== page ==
By Anu Chitrapu
INDIA New England News Columnist
BOSTON—(Editor’s note: INDIA New England News Columnist Anu Chitrapu writes about her experiences working on the ground in Chennai to help with relief operations. This is the first of a three-part series.)
I just returned from Chennai after spending two weeks working with an NGO on flood relief operations. I thought I knew Chennai well but what I saw these last two weeks showed me how little I knew. The city is recovering from the devastation and for most, the terrifying days when the water rose to frightening levels will soon be forgotten. But for some, the experience will haunt them for a long time – some lost everything they owned, some fled their homes and are happy to be alive, some rushed out to help their friends and relatives, some have still not returned to their homes.
Moreover, then there are some who lost their homes and their possessions and have no means to rebuild their lives. These are the people I met with and I would like to share their stories through this 3-part series of articles.
What caused this unprecedented and unexpected flood is still being debated. Non-stop rain for several days filled up all the reservoirs in the city to the point that they were at risk of bursting. To prevent this from happening, authorities let out water from the reservoirs and everything in the path of the rushing water from them was affected. There are some who say if the water letting was done earlier, the damage would not have been so devastating, which seems plausible.
Of course, if the water was not let out and the reservoirs burst the damage would have been far worse. There must be an optimal time to let the water out and it must be a difficult task to determine exactly what the right time is to balance out storing enough water for the dry summer months against filling up so much water that there was risk of the dam bursting. Whether it was the rain, the unplanned building and expansion of the city … the bottom line is the city experienced something it has never experienced before and it will take a significant amount of time and resources before the city gets back to normal.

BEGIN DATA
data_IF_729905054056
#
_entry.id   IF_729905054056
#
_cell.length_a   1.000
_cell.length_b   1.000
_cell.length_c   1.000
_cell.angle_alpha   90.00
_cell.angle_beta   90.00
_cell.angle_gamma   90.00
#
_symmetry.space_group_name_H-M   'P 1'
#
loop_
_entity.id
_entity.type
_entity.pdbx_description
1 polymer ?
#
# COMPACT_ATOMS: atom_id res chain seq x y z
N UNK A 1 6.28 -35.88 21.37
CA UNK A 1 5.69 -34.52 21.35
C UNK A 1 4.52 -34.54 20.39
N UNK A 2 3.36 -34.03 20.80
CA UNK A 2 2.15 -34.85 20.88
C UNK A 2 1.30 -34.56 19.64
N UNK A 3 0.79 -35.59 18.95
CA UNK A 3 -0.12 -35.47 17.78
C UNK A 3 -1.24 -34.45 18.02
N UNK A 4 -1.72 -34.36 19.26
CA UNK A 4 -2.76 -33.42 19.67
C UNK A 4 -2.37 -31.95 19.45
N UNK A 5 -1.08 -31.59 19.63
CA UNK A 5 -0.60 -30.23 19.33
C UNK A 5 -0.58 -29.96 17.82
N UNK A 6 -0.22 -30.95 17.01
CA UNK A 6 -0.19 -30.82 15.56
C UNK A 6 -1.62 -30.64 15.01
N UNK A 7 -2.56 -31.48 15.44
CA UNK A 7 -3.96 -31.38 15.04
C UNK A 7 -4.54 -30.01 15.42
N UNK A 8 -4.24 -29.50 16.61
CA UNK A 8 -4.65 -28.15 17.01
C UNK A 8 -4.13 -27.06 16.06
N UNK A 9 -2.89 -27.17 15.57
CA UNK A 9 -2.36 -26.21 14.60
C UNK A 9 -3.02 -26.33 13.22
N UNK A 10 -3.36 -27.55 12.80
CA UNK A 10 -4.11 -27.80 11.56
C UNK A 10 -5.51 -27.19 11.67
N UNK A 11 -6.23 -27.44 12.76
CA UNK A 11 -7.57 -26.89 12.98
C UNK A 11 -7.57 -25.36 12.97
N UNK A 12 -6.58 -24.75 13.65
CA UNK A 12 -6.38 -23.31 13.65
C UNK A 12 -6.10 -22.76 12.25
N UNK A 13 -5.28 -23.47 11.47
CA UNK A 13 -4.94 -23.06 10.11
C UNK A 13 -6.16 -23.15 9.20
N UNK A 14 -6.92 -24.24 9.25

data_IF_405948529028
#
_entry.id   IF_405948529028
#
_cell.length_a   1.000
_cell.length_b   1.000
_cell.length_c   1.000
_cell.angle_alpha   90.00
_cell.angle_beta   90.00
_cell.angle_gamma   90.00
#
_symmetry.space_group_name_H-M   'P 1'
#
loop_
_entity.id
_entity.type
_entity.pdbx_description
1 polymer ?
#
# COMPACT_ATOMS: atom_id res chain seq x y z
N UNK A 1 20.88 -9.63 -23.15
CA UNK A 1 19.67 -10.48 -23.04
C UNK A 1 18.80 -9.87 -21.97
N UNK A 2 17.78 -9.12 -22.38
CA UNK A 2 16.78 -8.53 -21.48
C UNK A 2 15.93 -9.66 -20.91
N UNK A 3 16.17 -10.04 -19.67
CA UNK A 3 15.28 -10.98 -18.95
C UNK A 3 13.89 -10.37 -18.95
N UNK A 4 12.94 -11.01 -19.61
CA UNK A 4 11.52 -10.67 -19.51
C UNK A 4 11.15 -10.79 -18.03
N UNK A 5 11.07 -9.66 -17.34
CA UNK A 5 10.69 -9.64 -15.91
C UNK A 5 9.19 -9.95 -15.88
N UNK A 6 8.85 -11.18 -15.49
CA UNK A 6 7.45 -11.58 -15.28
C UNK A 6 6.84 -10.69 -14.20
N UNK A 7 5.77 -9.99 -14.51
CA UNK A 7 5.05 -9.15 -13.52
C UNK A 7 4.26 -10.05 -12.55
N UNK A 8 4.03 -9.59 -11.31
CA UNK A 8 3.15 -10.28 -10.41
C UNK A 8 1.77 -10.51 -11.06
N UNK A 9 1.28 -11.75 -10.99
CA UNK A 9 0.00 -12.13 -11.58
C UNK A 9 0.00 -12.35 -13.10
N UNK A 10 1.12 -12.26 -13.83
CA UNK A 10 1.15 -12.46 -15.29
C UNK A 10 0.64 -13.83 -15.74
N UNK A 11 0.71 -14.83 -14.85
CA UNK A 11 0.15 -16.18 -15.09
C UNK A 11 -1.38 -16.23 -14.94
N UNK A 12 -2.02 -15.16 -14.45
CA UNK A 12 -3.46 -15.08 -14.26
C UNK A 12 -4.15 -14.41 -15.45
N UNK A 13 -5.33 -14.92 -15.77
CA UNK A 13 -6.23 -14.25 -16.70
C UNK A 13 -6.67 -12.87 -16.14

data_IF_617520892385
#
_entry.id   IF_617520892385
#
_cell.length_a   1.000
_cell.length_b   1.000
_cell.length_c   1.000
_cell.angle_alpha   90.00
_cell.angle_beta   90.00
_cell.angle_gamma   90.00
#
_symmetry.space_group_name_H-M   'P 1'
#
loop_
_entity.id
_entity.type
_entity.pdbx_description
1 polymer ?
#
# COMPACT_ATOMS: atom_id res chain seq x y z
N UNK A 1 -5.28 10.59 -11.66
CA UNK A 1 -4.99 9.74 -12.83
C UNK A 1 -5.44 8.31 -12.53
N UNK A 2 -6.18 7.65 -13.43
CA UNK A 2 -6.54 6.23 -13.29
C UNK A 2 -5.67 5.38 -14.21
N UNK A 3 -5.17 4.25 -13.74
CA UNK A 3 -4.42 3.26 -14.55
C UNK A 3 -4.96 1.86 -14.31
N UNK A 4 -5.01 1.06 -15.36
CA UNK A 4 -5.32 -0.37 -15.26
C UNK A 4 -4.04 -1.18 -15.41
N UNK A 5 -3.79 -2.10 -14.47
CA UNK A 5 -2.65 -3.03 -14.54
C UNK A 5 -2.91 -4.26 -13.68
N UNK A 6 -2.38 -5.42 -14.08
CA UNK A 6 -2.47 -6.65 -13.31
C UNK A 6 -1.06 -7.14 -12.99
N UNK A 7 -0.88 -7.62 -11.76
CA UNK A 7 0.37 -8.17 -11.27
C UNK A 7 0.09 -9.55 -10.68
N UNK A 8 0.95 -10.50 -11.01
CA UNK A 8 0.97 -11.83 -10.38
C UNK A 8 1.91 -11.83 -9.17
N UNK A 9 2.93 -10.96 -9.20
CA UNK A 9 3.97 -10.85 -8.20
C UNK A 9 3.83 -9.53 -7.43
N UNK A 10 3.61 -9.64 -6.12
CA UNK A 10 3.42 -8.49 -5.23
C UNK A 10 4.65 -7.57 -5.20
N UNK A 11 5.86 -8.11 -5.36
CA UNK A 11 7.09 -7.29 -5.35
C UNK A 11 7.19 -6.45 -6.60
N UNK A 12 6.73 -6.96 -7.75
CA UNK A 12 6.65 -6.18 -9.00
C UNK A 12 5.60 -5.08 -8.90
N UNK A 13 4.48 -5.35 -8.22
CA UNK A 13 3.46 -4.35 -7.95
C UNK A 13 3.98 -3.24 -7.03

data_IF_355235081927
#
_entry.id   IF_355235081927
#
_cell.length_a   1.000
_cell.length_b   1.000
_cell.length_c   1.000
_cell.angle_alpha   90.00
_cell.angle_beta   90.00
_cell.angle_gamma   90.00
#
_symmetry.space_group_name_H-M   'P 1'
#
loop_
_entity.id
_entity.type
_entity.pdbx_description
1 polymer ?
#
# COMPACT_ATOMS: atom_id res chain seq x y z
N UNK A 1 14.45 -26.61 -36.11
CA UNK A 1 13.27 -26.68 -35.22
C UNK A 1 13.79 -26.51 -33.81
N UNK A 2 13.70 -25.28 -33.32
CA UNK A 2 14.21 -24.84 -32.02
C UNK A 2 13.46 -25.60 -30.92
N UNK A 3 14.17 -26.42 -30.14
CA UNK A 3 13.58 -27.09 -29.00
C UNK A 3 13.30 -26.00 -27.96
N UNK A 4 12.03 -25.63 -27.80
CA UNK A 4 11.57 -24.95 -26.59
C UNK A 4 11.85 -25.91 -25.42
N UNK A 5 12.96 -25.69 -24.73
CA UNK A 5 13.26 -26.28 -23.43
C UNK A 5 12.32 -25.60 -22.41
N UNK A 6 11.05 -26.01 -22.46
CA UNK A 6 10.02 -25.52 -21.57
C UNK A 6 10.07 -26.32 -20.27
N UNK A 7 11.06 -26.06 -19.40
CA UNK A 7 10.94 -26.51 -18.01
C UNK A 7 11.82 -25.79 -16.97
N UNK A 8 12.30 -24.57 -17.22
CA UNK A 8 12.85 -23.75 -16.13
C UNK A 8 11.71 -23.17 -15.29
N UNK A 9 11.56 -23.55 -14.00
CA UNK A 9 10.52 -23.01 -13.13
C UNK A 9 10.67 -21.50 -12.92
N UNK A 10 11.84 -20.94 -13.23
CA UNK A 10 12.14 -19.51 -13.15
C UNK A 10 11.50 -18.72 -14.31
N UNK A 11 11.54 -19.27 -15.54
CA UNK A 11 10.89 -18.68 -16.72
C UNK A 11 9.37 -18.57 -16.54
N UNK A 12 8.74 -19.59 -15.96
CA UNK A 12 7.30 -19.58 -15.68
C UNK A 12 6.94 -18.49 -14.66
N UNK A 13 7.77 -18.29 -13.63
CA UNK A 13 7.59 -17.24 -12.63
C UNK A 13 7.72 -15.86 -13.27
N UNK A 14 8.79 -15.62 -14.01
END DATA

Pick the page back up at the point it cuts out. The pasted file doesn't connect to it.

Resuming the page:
One of the most badly affected groups of people were the slum dwellers who lived along the Cooum river. While some lived in huts/houses that were allowed by the government, many lived in homes that are considered illegal.
One of the areas I visited, Anjugamnagar, was one such area where 150 families had legal huts that were mostly destroyed by the flood. There were another 25 families who had set up homes right next to the legal homes but were considered as illegal occupiers of government land. While the 150 families received some help and support, the 25 did not even receive blankets. Our records showed only 150 families in the area so we arrived with 150 survival kits which contained a bio-mass stove, a water filter, a tarpaulin sheet with rope to secure it, mats to sleep on, cooking
utensils, serving vessels, a hygiene kit with soap, toothpaste, toothbrushes, bleaching powder and brushes to clean the house, towels, a bucket and a mug. When we started distributing the kits, the ‘illegal’ occupants came to us and begged us to look at their huts. We walked into the remains of their houses – it was obvious there was nothing left in the houses. Children’s wet notebooks were lying outside the houses amidst broken pieces of wire and rags.
The huts did not have roofs anymore. The steps leading inside were broken and in some cases non-existent; we had to be pulled up to enter the house. While it was clear they also needed the survival kits, we had only 150 kits and 175 families that needed them. I discussed with the team and we decided we would bring another 25 kits the next day but on that day we had only 150. I walked to the area where the 25 families were waiting and told them we would bring kits for them soon but at the moment did not have enough. I could see some of them did not believe me, they thought I was making it up to pacify them. Some walked away, some followed me around telling their stories while still others watched hopefully as others received their kits. The ones who received the kits were ecstatic. There was one young mother holding a one month old infant who was so happy with the kit that she asked me to name her son!
While it was good to see the happy faces, I could not forget the resigned look on the faces of those who did not receive them. On the long ride back home, the team was very quiet – we felt we had failed the 25 families. Just as we entered the city, we received a call from the office — fresh supplies had arrived and we needed a team of volunteers who could pack the supplies into the boxes! The mood in the car changed dramatically and everyone got on their phones quickly to try to get volunteers to help create kits the next day. After all tomorrow was another new day…